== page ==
• Tinge – touch of colour
  • Expending – losing, giving out
  • Throbbed – felt pain in a series of beats
  • Strike out – extend
  • Thrash – hit with force
  • Stark – severe
  • Seized – gripped
  • Shrieking – screaming
  • Paralysed – incapable of movement
  • Pounding – repeated beating
  • Ceased – ended
  • Limp – lifeless
  • Oblivion – the state of being unaware or unconscious of what is happening around one
  • Wobbly – weak
  • Cascades – waterfall
  • Canoes – small boats
  • Slack – to reduce

Deep water – Imp Question and answers

How does Douglas make clear to the reader the sense of panic that gripped him as he almost drowned? Describe the details that have made the description vivid.

Douglas takes us through his near death experience at the Y.M.C.A. pool by detailing every little aspect associated to it. He details minutes of his emotional, mental and physical struggle with the paralyzing fear of being drowned in the water. The first person narration of the incident also helps us to associate with his experience more deeply. Though he did not lose his wits initially, he panicked when his strategy didn’t work. His feeling of suffocation, fear and losing hold on sense perceptions make the readers experience what he does. His eyes couldn’t see beyond the dirty yellow water. His voice did not assist him. His nose and mouth could only manage to take water to the lungs. His limbs became paralyzed with fear and his mind dizzy. His desperation to save himself kept him struggling until he went down the third time and blacked out. All these details make the description vivid.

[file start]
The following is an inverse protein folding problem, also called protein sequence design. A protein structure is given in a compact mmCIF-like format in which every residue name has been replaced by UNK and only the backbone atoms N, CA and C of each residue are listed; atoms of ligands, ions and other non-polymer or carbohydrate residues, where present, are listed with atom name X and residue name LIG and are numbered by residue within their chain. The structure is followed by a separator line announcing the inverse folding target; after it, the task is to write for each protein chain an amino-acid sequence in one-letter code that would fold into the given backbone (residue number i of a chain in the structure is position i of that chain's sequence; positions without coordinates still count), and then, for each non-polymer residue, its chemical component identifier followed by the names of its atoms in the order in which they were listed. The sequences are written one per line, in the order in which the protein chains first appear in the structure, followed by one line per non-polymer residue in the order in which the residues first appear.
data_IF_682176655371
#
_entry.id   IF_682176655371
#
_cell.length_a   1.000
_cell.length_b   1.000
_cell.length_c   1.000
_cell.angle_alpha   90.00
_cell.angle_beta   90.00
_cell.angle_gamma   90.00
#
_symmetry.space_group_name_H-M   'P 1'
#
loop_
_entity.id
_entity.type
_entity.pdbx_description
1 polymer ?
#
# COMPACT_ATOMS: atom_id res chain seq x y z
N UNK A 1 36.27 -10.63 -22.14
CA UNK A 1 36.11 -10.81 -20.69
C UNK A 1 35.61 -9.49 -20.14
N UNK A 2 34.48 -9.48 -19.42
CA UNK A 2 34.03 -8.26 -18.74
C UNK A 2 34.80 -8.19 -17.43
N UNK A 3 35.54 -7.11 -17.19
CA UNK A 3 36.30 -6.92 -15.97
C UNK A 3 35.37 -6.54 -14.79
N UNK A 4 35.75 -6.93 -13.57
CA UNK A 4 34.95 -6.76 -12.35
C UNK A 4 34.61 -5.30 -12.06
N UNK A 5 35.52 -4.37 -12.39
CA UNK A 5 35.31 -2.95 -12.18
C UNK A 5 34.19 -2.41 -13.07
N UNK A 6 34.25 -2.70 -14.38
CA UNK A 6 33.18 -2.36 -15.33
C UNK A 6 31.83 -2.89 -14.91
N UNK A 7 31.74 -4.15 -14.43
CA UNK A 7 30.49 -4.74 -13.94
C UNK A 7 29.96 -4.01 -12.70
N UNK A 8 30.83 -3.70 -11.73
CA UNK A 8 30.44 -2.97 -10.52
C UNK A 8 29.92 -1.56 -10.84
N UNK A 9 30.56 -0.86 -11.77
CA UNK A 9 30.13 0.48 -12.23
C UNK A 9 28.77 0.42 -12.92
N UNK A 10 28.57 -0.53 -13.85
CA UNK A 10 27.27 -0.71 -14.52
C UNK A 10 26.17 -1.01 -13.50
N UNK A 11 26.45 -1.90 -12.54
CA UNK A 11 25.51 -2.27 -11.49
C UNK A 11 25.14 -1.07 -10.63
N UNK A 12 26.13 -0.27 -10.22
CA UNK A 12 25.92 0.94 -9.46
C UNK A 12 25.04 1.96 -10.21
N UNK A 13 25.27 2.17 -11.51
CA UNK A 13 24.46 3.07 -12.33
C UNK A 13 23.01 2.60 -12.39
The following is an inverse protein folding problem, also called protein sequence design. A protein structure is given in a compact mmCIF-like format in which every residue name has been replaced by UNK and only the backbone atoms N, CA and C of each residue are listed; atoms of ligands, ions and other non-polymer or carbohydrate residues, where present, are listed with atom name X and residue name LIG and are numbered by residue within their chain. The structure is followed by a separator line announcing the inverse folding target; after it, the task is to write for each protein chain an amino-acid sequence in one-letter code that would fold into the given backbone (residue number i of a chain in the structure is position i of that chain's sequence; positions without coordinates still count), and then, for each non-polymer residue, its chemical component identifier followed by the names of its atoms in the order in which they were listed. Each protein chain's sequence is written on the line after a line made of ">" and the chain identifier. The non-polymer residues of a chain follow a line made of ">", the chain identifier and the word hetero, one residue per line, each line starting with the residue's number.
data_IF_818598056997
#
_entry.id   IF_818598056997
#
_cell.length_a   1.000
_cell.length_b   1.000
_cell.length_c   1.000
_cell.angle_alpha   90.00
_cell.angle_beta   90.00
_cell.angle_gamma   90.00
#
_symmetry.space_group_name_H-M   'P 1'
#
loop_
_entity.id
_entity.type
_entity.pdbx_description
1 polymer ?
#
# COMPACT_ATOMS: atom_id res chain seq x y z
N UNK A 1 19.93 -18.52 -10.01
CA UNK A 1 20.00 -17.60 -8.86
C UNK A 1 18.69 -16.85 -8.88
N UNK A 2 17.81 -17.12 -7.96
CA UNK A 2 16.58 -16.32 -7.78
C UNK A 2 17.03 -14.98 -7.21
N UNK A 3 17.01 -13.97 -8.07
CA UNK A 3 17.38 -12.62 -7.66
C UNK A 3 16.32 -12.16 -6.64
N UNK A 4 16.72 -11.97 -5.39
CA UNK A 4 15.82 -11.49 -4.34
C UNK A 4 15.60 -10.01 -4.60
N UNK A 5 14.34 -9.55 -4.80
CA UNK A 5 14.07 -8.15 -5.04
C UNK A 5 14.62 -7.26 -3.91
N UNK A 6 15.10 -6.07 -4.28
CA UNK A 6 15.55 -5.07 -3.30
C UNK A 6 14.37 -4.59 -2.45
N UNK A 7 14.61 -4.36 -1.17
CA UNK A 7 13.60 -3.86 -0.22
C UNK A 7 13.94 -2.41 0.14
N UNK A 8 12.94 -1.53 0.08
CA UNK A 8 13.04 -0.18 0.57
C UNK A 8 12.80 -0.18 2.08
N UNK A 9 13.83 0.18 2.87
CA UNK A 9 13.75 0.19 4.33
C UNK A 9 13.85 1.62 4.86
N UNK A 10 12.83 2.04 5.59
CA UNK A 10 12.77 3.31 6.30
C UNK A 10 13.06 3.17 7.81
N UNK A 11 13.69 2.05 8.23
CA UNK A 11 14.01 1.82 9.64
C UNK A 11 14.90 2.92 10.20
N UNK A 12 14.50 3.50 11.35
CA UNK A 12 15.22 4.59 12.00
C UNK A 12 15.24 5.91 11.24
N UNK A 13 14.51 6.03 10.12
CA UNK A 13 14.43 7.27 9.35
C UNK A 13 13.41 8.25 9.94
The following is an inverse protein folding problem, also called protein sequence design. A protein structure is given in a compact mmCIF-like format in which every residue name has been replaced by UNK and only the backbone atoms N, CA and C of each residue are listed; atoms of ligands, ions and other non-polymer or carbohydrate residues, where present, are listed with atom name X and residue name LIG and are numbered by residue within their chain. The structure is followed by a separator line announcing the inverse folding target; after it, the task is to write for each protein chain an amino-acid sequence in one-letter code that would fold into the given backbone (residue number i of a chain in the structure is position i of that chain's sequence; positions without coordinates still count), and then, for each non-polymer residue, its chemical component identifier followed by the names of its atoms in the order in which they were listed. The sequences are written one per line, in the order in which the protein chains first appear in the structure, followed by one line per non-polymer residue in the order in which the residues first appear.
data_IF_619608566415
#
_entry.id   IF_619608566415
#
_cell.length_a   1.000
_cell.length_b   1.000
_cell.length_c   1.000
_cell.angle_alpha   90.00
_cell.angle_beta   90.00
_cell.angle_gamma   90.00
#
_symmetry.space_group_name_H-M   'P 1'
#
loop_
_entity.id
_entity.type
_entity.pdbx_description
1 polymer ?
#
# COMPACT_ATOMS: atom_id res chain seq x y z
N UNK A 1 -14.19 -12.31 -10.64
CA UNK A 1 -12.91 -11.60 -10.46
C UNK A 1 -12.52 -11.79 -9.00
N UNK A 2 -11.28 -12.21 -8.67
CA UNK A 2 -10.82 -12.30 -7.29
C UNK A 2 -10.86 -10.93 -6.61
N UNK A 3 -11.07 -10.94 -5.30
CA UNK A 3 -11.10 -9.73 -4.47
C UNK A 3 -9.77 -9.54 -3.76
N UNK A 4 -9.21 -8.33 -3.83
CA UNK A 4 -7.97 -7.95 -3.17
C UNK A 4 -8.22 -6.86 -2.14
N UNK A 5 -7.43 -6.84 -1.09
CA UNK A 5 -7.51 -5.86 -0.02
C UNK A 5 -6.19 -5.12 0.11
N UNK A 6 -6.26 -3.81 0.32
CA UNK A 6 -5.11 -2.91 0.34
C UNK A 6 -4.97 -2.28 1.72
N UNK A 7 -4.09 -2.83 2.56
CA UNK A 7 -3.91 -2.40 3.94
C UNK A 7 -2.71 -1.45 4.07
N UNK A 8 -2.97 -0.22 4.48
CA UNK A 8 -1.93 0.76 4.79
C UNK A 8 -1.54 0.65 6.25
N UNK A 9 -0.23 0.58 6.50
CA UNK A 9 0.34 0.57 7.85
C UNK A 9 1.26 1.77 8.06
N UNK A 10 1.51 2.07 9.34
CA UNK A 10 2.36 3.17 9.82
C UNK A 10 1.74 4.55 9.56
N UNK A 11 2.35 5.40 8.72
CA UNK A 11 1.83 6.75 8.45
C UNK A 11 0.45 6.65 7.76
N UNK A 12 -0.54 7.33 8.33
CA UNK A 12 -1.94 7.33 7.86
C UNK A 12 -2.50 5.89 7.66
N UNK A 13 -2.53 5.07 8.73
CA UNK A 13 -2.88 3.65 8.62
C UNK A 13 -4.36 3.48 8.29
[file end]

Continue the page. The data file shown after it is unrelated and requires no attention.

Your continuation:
How did Douglas overcome his fear of water?

At first, he tried to overcome his fear of water on his own. But when this failed, he got an instructor for himself who worked on Douglas’ fear very methodically. With his help, Douglas began by learning to be at ease in water. After this, he practiced exhaling- inhaling in water to eliminate the fear of putting his head inside the water. Then, he moved on to master individual steps of swimming which were, finally, integrated into a complete experience of swimming, by his instructor. After about six months, Douglas could not only swim well but was, also, free of his fear to a great extent. At this stage, Douglas’ journey of truly overcoming his fear to its tiniest vestiges began. He swam alone in the pool. He went to Lake Wentworth to dive. He tried every possible stroke he learnt. Finally, in his diving expedition, in the Warm Lake, he conquered his fear completely.

Why does Douglas as an adult recount a childhood experience of terror and his conquering of it? What larger meaning does he draw from this experience?

Douglas recounts his childhood experience at the Y.M.C.A. pool to enable the readers to understand the exact nature and intensity of the terror. The fear of being surrounded by the water, the fear of putting his head in the water, the fear of choking and the fear of his limbs going numb couldn’t have been explained to a reader unacquainted with Douglas’ childhood experience. In that case, the elaborate strategy adopted by the author (and his instructor) and the time-taken by him to learn or master even simple things, though put in the perspective of his fear of water, couldn’t have been understood properly. By quoting Roosevelt, “All we have to fear is fear itself,” Douglas indicates the larger meaning that he draws from his experience. For him, the importance of life became evident when he encountered death or rather its proximity threatening his life.